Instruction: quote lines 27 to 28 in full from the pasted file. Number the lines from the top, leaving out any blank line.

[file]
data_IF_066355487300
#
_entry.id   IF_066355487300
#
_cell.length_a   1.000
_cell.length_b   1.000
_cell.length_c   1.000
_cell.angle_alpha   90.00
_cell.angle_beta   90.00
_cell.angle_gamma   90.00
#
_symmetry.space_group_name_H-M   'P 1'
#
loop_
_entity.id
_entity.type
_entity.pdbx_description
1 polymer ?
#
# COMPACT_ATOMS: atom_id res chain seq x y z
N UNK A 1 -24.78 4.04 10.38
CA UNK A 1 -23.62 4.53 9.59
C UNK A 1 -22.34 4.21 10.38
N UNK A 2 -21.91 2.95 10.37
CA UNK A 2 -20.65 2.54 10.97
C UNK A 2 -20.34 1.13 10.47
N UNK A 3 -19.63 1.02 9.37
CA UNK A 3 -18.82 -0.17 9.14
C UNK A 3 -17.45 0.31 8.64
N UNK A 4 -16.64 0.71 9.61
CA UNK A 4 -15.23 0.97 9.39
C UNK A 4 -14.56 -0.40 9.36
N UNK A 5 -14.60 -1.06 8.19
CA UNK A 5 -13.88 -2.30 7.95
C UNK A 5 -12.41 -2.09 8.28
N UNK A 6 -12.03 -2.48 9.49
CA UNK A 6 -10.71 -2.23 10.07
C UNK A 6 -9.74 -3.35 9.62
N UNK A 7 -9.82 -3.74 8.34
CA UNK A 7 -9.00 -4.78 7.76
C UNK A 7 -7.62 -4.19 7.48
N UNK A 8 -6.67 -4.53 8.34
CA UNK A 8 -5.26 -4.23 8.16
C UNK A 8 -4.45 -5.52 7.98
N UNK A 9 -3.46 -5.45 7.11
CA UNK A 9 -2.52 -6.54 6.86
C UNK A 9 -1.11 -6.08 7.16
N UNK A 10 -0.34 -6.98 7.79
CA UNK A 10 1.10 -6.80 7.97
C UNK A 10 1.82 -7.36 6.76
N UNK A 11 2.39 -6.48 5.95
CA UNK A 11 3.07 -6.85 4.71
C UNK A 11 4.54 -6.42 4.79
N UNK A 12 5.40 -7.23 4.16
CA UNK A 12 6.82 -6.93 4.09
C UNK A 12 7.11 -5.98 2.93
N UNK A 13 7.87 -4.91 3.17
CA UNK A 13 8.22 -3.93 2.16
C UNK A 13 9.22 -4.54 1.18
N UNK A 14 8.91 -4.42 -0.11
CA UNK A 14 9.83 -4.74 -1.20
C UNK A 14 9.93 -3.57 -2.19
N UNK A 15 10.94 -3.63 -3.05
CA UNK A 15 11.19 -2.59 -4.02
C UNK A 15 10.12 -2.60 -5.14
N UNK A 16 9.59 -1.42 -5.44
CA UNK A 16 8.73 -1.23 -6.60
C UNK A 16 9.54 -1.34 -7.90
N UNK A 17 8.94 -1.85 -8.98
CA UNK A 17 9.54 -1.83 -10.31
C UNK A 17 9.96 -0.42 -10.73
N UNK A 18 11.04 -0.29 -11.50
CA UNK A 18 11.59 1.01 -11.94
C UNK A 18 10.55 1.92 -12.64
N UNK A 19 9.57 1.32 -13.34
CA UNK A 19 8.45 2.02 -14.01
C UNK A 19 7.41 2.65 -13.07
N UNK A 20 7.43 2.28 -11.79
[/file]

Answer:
N UNK A 3 -19.63 1.02 9.37
CA UNK A 3 -18.82 -0.17 9.14